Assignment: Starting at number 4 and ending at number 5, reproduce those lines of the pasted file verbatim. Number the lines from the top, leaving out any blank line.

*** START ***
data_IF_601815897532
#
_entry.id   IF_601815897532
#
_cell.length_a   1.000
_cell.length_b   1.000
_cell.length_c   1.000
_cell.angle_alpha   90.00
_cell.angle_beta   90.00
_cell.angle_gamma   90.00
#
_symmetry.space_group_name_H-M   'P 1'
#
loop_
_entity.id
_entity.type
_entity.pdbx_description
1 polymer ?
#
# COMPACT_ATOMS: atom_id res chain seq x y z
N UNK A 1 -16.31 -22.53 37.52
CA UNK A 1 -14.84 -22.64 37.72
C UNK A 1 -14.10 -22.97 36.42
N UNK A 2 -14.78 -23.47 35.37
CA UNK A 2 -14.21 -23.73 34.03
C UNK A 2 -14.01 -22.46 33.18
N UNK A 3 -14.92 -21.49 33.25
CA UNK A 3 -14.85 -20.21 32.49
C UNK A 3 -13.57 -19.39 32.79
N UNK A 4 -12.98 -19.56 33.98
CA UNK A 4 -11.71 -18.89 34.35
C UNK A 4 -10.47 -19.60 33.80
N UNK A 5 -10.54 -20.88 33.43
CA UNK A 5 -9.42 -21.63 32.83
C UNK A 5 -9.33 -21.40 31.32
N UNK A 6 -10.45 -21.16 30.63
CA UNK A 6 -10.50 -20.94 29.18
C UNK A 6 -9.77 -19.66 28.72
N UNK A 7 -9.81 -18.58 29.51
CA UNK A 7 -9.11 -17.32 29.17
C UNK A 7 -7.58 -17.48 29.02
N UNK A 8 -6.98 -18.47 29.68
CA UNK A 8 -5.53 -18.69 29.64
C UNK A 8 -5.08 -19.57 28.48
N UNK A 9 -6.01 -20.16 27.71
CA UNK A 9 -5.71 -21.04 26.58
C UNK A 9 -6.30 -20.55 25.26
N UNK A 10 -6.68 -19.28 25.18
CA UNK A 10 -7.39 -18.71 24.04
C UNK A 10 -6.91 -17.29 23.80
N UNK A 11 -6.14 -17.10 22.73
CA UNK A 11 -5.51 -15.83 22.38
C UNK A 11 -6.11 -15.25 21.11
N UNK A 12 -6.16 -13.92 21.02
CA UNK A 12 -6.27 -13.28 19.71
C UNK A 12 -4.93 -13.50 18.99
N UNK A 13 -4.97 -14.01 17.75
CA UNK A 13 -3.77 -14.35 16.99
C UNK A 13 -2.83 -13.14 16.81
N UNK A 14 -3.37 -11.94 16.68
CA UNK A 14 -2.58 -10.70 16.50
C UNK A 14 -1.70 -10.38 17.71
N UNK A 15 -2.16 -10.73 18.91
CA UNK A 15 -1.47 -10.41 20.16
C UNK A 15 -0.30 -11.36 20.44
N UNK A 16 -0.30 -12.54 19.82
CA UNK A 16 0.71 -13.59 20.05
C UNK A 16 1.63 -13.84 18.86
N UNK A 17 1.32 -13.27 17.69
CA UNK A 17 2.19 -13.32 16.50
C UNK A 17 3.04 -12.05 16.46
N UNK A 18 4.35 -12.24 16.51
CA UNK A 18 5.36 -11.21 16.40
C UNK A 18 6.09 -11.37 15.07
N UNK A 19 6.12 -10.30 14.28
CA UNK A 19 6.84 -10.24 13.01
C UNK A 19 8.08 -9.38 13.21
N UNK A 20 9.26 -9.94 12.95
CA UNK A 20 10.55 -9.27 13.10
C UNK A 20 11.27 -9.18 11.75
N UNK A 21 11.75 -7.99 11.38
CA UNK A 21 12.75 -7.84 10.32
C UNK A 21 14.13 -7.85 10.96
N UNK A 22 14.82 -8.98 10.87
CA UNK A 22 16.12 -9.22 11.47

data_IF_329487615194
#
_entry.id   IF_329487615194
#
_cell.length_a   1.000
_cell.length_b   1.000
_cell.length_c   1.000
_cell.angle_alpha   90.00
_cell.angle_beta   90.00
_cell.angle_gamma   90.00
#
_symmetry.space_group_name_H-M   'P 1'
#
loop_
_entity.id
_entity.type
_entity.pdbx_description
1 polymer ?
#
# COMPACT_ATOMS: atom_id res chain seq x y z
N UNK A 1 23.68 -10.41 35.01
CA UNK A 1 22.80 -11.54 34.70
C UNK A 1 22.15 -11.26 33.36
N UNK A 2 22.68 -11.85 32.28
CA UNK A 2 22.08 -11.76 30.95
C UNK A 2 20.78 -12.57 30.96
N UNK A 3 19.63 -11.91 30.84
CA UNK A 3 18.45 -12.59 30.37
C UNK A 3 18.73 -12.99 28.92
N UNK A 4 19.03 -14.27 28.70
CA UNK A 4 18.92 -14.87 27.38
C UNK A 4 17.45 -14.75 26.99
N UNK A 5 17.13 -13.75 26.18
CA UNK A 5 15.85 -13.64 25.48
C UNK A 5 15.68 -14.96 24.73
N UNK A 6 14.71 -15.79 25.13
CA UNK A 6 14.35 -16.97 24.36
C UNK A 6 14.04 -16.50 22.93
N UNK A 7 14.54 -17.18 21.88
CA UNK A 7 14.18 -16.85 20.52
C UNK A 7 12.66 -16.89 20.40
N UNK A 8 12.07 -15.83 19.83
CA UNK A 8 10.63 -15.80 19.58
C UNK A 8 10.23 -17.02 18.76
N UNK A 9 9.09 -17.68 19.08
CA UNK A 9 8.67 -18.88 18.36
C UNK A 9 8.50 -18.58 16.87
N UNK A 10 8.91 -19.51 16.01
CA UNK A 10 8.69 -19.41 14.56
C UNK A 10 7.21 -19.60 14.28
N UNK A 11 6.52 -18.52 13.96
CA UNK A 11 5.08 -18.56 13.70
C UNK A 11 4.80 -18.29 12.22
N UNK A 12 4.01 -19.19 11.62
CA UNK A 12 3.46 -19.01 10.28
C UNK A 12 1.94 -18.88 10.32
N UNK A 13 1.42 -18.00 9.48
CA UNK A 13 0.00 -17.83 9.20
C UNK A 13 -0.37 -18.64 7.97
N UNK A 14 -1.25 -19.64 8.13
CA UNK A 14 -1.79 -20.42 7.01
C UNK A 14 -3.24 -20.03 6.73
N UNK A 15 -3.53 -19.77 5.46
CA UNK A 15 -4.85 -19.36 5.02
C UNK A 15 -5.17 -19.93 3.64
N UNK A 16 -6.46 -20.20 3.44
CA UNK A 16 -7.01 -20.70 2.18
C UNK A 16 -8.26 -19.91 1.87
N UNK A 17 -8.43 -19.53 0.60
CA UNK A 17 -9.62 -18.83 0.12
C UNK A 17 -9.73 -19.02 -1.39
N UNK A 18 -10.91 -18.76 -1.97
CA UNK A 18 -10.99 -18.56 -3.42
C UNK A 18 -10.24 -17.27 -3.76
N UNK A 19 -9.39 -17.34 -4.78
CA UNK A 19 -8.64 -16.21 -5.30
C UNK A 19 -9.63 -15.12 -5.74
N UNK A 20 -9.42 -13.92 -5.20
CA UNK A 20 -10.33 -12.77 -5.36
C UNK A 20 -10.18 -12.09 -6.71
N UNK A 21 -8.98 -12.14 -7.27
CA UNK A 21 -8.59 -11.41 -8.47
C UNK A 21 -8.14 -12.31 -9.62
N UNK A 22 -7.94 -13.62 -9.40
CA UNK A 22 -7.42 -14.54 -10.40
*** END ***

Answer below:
#
_cell.length_a   1.000